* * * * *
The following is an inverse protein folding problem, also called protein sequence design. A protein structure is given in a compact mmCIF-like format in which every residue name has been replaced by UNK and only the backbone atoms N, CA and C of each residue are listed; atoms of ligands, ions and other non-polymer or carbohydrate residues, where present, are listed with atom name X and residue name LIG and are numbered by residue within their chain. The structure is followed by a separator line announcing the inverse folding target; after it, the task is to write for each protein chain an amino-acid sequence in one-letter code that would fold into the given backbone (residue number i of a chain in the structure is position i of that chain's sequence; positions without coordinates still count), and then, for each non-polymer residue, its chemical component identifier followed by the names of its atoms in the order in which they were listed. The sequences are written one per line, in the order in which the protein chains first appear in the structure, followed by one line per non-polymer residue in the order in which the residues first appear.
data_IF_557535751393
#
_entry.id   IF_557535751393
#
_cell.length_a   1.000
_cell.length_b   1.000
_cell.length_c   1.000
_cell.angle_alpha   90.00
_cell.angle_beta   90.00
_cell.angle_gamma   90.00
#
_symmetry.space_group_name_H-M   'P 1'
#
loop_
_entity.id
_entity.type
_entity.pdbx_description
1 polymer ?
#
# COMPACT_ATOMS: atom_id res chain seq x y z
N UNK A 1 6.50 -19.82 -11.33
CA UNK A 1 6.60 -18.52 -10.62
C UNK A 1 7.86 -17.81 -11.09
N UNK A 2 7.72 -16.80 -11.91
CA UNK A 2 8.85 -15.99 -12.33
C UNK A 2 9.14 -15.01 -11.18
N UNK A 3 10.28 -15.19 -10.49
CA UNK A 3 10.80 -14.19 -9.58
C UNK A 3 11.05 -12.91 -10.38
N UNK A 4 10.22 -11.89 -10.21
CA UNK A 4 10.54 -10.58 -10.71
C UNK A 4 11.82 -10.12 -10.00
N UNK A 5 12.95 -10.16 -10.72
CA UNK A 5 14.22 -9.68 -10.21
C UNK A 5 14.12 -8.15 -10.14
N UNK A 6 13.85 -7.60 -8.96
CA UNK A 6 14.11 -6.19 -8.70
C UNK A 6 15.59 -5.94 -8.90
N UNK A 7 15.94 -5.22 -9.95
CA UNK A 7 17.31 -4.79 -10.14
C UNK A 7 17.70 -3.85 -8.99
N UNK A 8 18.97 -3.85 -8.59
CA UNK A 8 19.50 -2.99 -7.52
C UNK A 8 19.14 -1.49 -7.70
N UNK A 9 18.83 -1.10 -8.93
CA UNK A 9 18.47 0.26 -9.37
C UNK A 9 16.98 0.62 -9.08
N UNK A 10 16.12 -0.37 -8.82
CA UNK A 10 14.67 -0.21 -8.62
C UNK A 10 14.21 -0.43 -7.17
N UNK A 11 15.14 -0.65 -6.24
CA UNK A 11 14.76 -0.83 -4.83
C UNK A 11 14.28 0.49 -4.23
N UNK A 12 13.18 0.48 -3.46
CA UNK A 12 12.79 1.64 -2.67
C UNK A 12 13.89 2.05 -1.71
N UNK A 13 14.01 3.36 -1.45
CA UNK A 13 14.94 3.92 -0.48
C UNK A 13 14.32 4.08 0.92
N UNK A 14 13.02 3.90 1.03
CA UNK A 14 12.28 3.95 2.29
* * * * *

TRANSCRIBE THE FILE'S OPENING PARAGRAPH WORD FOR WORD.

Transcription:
The following is an inverse protein folding problem, also called protein sequence design. A protein structure is given in a compact mmCIF-like format in which every residue name has been replaced by UNK and only the backbone atoms N, CA and C of each residue are listed; atoms of ligands, ions and other non-polymer or carbohydrate residues, where present, are listed with atom name X and residue name LIG and are numbered by residue within their chain. The structure is followed by a separator line announcing the inverse folding target; after it, the task is to write for each protein chain an amino-acid sequence in one-letter code that would fold into the given backbone (residue number i of a chain in the structure is position i of that chain's sequence; positions without coordinates still count), and then, for each non-polymer residue, its chemical component identifier followed by the names of its atoms in the order in which they were listed. The sequences are written one per line, in the order in which the protein chains first appear in the structure, followed by one line per non-polymer residue in the order in which the residues first appear.